I took a class called Religions of the World in high school and it was one of my favorites. I love learning about the history and rituals important to not only my family, but also different groups of people. The Jewish holiday of Passover is coming up next week, and whether your family celebrates or not, it’s never a bad idea to try and expand your understanding of cultural celebrations.
Last year, we actually did a piece all about the history of Passover and how it is celebrated today. I urge you to read that in full, but this year we want to expand on it a little bit by focusing on when Passover occurs.
For a quick recap, Passover is celebrated each year to commemorate the events in the Book of Exodus, when God “passed over” the homes of the Israelites who had put lamb’s blood on their doors and spared the lives of their firstborn. This was the final in a series of ten plagues, and after this, the Pharaoh freed the Israelites.
When celebrating Passover today, Jewish people don’t eat anything with leavening in it. You may have heard of matzo, which is a type of unleavened bread that is often eaten during Passover. Seders, a special meal with multiple courses that also often involves the readings from the Haggadah, are also held during Passover.
Passover happens in the spring time here, and this year it will begin at sundown on Monday, March 25 and it will end the evening of Tuesday, April 2. The reason that Passover begins at sundown is because the dates on Jewish calendar begin and end at sundown (rather than using midnight to mark the start and ends of dates).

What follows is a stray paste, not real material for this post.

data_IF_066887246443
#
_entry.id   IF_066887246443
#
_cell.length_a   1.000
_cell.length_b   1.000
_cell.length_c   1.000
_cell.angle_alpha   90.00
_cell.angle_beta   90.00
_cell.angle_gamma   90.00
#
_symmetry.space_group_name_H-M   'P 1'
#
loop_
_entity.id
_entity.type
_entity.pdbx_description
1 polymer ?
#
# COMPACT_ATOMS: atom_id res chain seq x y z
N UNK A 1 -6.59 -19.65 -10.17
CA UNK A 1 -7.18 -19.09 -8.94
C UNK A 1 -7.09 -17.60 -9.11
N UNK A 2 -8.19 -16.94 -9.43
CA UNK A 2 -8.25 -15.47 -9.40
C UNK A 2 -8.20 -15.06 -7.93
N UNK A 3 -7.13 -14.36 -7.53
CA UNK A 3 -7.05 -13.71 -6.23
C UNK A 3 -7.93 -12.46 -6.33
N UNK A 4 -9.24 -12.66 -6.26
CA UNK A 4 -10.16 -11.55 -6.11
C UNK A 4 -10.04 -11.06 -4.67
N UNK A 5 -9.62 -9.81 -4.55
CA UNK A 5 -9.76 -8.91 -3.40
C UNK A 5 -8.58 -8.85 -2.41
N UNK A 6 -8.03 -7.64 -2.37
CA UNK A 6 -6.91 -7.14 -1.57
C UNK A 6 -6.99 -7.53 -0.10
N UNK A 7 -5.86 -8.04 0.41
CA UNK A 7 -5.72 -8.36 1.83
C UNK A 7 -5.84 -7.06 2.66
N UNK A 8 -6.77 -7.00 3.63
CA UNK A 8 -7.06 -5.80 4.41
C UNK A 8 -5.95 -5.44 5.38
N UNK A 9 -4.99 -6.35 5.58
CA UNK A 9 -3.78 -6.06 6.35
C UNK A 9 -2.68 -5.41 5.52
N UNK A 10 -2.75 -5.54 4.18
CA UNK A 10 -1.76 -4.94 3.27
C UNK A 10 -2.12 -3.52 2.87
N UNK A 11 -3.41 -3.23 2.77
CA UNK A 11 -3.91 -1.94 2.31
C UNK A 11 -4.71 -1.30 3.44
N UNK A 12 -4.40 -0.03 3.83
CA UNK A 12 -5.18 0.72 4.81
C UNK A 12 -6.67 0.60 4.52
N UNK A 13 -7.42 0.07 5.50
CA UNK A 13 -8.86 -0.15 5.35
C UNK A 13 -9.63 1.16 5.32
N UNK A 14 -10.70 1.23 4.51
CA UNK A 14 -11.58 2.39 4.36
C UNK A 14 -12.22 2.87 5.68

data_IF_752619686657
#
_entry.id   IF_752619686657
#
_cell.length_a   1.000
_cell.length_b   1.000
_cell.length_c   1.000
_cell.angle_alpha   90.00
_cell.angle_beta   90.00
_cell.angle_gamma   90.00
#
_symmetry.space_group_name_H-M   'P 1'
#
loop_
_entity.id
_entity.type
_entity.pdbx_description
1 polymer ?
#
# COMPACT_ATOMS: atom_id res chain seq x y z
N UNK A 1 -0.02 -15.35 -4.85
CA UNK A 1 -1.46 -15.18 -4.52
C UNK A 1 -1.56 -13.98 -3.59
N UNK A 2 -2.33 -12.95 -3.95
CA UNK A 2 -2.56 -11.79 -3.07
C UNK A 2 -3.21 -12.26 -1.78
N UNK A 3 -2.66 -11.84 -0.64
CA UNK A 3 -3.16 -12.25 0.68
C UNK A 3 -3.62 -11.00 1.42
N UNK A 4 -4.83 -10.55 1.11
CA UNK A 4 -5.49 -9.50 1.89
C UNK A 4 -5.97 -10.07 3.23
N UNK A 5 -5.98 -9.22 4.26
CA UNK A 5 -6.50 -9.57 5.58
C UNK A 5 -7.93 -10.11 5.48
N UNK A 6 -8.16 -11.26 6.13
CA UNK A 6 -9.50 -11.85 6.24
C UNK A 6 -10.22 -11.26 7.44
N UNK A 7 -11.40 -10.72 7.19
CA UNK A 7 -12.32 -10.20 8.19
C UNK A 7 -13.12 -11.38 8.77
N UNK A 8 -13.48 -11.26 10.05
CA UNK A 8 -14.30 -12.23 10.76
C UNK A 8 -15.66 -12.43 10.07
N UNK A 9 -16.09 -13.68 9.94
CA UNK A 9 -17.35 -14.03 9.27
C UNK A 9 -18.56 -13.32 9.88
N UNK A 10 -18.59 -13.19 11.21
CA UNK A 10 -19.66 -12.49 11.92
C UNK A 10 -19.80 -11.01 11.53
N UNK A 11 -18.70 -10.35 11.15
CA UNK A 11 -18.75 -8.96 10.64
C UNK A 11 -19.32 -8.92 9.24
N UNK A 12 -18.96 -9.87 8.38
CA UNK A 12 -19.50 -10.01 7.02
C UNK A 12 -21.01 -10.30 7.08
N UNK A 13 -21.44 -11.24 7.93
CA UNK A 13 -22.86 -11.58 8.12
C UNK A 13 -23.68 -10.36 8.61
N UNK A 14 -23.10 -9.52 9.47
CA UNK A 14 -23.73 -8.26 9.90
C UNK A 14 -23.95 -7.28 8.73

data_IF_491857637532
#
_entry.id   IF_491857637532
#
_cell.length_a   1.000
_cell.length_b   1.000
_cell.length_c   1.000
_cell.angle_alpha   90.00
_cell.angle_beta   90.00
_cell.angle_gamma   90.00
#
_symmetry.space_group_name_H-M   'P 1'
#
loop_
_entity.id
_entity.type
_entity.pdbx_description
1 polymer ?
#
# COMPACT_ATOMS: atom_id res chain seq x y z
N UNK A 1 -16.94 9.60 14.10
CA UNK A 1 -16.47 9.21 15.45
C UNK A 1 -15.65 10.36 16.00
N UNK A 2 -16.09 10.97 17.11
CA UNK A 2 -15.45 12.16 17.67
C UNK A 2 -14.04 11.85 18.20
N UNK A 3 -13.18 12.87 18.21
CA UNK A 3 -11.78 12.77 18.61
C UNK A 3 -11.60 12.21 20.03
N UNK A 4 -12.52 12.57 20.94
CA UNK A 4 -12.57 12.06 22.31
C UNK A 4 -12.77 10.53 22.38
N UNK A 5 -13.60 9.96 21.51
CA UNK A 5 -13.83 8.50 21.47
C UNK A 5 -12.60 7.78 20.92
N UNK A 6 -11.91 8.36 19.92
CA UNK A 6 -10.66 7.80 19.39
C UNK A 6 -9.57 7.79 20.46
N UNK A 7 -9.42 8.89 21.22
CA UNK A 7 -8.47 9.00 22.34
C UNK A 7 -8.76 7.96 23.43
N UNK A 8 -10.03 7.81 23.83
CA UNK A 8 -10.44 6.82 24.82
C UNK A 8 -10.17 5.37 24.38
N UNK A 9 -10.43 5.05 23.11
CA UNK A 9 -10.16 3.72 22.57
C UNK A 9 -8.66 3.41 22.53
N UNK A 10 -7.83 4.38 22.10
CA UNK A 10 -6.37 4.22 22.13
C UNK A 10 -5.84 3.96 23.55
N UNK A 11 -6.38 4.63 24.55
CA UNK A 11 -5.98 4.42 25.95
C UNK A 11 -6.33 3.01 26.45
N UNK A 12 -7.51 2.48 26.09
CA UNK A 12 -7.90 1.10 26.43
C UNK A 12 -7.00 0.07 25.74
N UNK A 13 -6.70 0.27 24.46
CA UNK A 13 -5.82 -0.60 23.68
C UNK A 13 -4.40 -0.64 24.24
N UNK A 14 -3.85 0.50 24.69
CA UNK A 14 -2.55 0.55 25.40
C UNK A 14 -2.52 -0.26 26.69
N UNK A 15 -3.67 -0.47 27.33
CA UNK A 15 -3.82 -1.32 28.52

While Passover may fall on different dates every year (for example, next year Passover won’t begin until April 14), Passover actually is a fixed holiday according to the Jewish calendar. Passover always occurs on the 15th day of Nisan, the first month of the Jewish calendar. The months of the Jewish calendar are determined by the lunar cycles, which indicates why Passover can occur at different times in the spring from year to year.
The basis of the Jewish calendar on the lunar cycle also gives some insight as to why Passover lasts eight days in some places, rather than the 7 days that the Book of Exodus dictates. In 70 C.E. after the Great Revolt, the Jewish people were exiled from ancient Israel and began living in different areas. After this exile, an extra buffer day was added to allow time for the news of the new month (once the start of a new moon phase had been confirmed) to spread to the other areas from Jerusalem without the risk that people would conclude the observance of Passover early.
Hopefully this not only answers your question about when Passover will be held this year, but it also gives you a little more understanding into how those times are determined. To all those who will be celebrating, I hope you enjoy the time spent with your family and friends throughout Passover!
Do you celebrate Passover? What are some of your Passover traditions? Tell me in the comments!